Monday, 30 June 2014

The devising process and storytelling

I had a really useful chat today with the drama practitioner who leads the acting group for teenagers with additional needs, which I have been working with for six months now.  The group has been using a devising process based on myths - some brought by us adults, others by the young people themselves.  Their responses to these myths brought out themes which the lead practitioner wove together into a script - no easy task!

We reflected together on what storytelling has brought to the group - already fluent in many theatre skills.  Working with stories including Romeo and Juliet, Dracula, Baldur and Loki, Llew Llaw Gyffes, Sho and the Demons of the Deep, individuals in the group found they were good storytellers, able to hold an audience.  The stories were 'meaty' grist to the mill of their drama work - allowing them to bring out challenging themes such as betrayal, dependent love, bullying, identity, jealousy, revenge...

The resulting play needed a setting of suitable grandeur - also devised by the whole group:

Friday, 13 June 2014

Is storytelling 'high art' or 'low art'?

I spend such a lot of time trying to work out what my research is really about. 

Here's a potted history of storytelling:

Once upon a was a folk art, a 'grounded aesthetic' (as Paul Willis would call it) not respected by the art establishment.  It was sometimes conservative, sometimes subversive, sometimes brought communities together, sometimes kept them apart.  Teenage tellers never told it quite the same as their elders, sometimes they didn't even allow their elders in when they were telling.  It was whatever people needed it to be.

The times they were a-changin'...and it became a means of resistance.  One of the many cultural spin-offs of the 1960s.  A rough-edged crusader against high art, elite culture and economic power.

It 'sold out'?!?! It became too good for the arts establishment to miss out on.  It appeared everywhere and became zeitgeisty.  It was best served with a glass of wine and some appropriate world music. 

Time to give it back? It's possible that my whole PhD is about finding whether teenagers want it back, whether they want to make room for it in their 21st century 'grounded aesthetic' or whether it's already there. 

I think, more likely, it's about finding common ground between forms of storytelling flowing up from the 'ground' and down from the 'air'. Finding a 'new vernacular' which works for a given group of young people and 'feeding' or 'seeding' it with stories from the high/low tradition of storytelling while they are getting going (which is my contribution).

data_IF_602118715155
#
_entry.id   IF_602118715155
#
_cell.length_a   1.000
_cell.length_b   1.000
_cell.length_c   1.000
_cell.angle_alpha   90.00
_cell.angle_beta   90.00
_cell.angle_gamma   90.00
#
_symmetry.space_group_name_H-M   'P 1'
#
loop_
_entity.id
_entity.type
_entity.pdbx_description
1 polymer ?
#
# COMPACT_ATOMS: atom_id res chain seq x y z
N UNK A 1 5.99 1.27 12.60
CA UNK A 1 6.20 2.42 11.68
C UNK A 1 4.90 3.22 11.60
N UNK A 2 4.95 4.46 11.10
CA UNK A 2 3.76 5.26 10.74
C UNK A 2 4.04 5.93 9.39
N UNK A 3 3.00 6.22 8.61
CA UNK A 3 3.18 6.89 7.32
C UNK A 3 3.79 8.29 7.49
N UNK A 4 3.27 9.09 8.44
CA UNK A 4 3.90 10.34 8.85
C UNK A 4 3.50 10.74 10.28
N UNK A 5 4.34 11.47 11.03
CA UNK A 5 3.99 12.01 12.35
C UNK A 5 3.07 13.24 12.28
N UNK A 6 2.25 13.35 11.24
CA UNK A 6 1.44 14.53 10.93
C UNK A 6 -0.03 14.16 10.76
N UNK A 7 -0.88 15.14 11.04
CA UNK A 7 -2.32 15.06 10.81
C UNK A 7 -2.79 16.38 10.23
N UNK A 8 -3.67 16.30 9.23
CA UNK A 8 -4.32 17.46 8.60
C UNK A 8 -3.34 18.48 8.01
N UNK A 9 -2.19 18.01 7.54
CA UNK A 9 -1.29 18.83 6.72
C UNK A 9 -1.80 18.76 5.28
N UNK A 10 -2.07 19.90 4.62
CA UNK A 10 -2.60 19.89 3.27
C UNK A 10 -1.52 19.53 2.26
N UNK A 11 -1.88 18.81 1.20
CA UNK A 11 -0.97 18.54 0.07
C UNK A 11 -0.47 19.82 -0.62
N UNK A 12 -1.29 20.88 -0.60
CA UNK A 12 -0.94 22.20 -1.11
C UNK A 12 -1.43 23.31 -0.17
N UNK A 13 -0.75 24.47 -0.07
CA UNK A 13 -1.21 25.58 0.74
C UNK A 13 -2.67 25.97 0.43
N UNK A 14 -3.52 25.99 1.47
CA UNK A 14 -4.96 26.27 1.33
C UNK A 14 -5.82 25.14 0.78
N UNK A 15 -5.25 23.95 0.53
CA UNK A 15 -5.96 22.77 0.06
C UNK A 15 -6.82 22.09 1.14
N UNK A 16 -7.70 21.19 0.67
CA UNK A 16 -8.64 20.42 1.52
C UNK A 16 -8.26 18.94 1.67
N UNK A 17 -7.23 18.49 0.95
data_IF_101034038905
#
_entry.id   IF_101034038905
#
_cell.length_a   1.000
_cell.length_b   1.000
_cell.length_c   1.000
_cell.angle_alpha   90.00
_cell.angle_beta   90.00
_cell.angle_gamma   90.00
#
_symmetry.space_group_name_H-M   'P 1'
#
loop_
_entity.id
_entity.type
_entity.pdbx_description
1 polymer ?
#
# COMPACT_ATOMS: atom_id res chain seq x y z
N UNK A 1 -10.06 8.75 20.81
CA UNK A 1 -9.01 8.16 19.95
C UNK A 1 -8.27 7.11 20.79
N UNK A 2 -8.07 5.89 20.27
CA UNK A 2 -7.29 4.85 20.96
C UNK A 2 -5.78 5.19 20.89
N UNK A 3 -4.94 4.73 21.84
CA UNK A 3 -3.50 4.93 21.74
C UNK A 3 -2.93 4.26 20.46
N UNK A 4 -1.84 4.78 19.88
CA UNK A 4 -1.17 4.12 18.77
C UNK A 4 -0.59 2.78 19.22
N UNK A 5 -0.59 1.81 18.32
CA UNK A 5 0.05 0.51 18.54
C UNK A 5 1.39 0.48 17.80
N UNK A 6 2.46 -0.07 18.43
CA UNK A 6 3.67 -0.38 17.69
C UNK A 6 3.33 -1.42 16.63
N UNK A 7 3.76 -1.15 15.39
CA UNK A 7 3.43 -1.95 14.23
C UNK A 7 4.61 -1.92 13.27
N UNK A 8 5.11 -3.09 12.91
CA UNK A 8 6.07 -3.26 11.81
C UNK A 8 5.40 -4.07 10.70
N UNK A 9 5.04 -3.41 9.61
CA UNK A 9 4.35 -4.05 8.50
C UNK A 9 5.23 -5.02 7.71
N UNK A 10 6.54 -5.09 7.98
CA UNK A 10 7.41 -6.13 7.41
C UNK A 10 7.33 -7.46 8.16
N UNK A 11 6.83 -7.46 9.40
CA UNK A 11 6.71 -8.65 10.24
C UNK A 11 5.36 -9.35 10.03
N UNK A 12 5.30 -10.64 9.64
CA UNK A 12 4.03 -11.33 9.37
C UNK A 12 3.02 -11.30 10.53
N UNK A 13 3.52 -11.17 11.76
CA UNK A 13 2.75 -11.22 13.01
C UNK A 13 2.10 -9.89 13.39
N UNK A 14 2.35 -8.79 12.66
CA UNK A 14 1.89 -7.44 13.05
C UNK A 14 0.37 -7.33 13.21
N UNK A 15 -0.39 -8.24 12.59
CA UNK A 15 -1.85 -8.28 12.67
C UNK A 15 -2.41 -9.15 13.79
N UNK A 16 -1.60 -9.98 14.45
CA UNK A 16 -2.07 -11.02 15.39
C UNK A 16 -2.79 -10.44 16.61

Willis (in Common Culture, 1990), along with most cultural theorists after him, feels that commercial cultural commodities - film, magazines, TV, music, computer games, consumer culture - have stepped into a breach which late capitalism and 'High Art' have left empty.  Work no longer exercises most young people's creativity and skill. 'High Art' comes with its meanings already bundled into it, and repels young people, he says.  Consumer culture and media give them more to play with and transform into their own meanings - so capitalism is the cure for the disease of capitalism. 

Well, maybe so and maybe not.  Storytelling is never some ethereal thing existing independently of the economy - far from it - but I think it would be a very welcome additional presence in that same breach.  Always bearing in mind, it needs to be an 'open' kind of storytelling - a 'writerly text' (thanks Barthes) - which has no specific designs on its listeners.

On my optimistic days, I think the respect now accorded to storytelling as a 'proper' artform might mean it could act as a special language for young people to articulate their perspectives to the adult world. 

Thursday, 12 June 2014

Layering stories on stories

I have written before about Jack Zipes' suggestion that we not worry too much about what 'message' we are giving with a particular story - instead we should provide alternative versions of it and let them accuse each other.  His classic example is 'Red Riding Hood' - it could be the classic anti-feminist tale (little girls: stay at home and keep safe!) but providing both matriarchal peasant versions and modern retakes on it (e.g. Quentin Blake's - right - who 'pulls a pistol from her knickers') alongside the Grimm version allows young people to decide for themselves.  More than that - they get a distance and critical perspective on the story-making process itself, and start to be able to use it for their own purposes, and to critique society.